What is a community seed exchange?
The exchange occurs between garden seed savers who share seeds that they grow, harvest and preserve.
Why are local seeds important?
Plants from home grown seeds are better acclimatized to local weather conditions such as heat, drought and cold. Surplus seeds are stored to build a diverse genetic supply of seed within the community. This enhances community food security and resilience.
Are there other benefits?
Seed savers save money and can grow more fresh vegetables year-round with better results. They can save seed to insulate their families from price shocks, market instability and supply chain disruption.
How does the seed exchange work?
You may have saved a small amount of seed that you would like to share.
Package the seed and bring it to the exchange. Be sure to write the type and variety of seed, and the year grown on the package. The more information you have about the seed for the recipient, the better.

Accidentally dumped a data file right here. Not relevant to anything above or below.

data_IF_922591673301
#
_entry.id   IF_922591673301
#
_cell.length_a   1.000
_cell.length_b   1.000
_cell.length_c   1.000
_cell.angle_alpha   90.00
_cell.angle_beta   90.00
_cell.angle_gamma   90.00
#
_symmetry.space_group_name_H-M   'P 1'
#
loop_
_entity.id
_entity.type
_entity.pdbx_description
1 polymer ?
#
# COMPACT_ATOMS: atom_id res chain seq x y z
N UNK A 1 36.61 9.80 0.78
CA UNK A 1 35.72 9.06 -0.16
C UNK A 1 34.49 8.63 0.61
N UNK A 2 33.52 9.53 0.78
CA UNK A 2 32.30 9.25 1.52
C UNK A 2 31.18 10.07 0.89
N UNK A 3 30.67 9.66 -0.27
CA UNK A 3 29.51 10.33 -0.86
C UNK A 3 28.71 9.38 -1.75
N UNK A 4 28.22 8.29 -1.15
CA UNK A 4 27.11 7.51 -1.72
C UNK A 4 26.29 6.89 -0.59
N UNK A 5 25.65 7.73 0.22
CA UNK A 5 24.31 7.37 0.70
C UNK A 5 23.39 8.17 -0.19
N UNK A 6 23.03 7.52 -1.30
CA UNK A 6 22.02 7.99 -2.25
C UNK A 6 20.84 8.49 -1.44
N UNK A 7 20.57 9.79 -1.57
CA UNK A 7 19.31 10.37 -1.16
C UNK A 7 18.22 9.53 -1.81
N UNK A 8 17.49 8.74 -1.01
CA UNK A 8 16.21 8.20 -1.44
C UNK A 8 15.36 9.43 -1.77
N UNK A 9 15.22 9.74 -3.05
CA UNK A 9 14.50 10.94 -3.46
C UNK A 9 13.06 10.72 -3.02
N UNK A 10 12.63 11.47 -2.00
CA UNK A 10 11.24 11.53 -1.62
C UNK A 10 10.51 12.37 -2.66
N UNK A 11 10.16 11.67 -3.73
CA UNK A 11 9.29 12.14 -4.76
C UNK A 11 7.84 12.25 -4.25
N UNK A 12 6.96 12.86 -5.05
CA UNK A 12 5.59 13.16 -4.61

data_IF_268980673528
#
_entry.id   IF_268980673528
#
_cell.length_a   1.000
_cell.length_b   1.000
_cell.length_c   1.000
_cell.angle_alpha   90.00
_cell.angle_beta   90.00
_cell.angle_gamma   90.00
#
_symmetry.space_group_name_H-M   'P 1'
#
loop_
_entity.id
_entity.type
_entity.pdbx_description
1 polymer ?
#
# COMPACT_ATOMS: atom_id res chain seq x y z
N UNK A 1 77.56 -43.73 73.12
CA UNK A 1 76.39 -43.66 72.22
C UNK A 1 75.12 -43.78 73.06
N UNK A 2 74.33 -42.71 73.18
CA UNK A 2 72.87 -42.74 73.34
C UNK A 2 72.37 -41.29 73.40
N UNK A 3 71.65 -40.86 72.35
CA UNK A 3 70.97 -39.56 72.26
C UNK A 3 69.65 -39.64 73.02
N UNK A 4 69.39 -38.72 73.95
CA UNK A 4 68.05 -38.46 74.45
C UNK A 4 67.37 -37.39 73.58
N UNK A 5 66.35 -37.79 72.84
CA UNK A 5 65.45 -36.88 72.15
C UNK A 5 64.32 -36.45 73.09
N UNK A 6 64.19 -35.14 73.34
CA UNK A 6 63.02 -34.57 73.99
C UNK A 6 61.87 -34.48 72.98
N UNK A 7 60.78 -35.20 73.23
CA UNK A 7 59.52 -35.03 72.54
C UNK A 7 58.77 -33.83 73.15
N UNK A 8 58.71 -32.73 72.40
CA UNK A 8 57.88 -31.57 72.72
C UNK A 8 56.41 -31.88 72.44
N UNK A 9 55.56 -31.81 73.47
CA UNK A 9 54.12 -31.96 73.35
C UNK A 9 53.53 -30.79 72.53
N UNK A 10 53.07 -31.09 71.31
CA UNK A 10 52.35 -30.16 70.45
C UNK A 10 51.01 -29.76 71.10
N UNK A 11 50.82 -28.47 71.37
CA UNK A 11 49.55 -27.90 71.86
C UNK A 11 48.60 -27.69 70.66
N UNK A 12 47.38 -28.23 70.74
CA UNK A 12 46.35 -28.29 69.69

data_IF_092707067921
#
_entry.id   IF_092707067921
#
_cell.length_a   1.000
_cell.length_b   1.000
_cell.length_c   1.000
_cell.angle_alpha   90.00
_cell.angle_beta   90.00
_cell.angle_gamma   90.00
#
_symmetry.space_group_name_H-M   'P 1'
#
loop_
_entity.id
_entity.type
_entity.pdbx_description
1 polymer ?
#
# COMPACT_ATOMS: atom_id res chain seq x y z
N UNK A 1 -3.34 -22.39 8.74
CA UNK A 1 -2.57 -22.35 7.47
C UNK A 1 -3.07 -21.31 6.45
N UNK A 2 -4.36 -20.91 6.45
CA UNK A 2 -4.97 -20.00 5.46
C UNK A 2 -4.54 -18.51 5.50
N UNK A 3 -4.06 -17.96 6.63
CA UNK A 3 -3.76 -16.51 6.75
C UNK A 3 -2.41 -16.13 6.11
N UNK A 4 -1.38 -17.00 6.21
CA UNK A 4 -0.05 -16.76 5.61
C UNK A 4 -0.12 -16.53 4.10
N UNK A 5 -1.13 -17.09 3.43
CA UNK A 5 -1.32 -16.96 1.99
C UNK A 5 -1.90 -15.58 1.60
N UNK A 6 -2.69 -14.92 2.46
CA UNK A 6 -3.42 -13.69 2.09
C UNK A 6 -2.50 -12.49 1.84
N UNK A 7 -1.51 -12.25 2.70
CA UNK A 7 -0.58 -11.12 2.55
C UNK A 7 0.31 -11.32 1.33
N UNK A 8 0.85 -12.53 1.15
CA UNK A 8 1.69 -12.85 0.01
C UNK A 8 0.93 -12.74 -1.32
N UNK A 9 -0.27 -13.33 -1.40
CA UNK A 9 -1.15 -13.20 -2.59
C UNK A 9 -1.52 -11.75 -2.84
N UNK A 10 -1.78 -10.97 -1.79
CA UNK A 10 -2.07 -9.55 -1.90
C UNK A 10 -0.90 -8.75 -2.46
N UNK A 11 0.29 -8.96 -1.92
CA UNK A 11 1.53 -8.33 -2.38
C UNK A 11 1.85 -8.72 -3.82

More ambitious seed savers may want to collaborate to bring larger quantities of seeds that do particularly well locally to the exchange for sharing.
What is a seed bank?
A diversity of seed types and varieties provides a genetic stockpile and greater capacity to adapt to climate change. Between seed exchange events the seeds are stored in a cool, dark, dry basement. They are organized and their germination rates tested to ensure continued viability. Any surplus seeds from Seedy Saturday will become part of the seed bank, with selective offerings brought out for sharing at future community events.
This information was graciously provided by Theresa Szymanis
We encourage you to participate in a Seed exchange at the upcoming Seedy Saturday on February 10 2024!